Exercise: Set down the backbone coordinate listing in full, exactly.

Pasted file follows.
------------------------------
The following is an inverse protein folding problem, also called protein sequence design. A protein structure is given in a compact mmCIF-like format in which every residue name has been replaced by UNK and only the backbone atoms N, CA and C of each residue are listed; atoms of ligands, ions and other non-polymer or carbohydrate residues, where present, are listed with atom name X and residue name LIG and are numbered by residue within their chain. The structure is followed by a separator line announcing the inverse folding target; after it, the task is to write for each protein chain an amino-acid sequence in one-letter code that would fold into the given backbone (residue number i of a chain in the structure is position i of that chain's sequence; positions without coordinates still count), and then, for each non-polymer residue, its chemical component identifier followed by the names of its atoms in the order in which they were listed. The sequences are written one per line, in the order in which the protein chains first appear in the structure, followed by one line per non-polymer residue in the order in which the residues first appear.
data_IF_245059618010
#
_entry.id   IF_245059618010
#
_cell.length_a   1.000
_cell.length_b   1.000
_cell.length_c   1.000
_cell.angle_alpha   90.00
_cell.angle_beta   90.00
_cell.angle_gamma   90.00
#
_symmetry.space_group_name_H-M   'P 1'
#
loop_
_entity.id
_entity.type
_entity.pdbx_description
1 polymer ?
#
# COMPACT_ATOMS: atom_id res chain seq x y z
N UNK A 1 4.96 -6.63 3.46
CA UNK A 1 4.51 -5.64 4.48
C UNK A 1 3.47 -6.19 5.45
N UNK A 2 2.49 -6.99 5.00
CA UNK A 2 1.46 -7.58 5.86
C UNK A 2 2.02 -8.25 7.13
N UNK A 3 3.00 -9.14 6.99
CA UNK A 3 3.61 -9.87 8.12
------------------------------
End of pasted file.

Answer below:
The following is an inverse protein folding problem, also called protein sequence design. A protein structure is given in a compact mmCIF-like format in which every residue name has been replaced by UNK and only the backbone atoms N, CA and C of each residue are listed; atoms of ligands, ions and other non-polymer or carbohydrate residues, where present, are listed with atom name X and residue name LIG and are numbered by residue within their chain. The structure is followed by a separator line announcing the inverse folding target; after it, the task is to write for each protein chain an amino-acid sequence in one-letter code that would fold into the given backbone (residue number i of a chain in the structure is position i of that chain's sequence; positions without coordinates still count), and then, for each non-polymer residue, its chemical component identifier followed by the names of its atoms in the order in which they were listed. The sequences are written one per line, in the order in which the protein chains first appear in the structure, followed by one line per non-polymer residue in the order in which the residues first appear.
data_IF_245059618010
#
_entry.id   IF_245059618010
#
_cell.length_a   1.000
_cell.length_b   1.000
_cell.length_c   1.000
_cell.angle_alpha   90.00
_cell.angle_beta   90.00
_cell.angle_gamma   90.00
#
_symmetry.space_group_name_H-M   'P 1'
#
loop_
_entity.id
_entity.type
_entity.pdbx_description
1 polymer ?
#
# COMPACT_ATOMS: atom_id res chain seq x y z
N UNK A 1 4.96 -6.63 3.46
CA UNK A 1 4.51 -5.64 4.48
C UNK A 1 3.47 -6.19 5.45
N UNK A 2 2.49 -6.99 5.00
CA UNK A 2 1.46 -7.58 5.86
C UNK A 2 2.02 -8.25 7.13
N UNK A 3 3.00 -9.14 6.99
CA UNK A 3 3.61 -9.87 8.12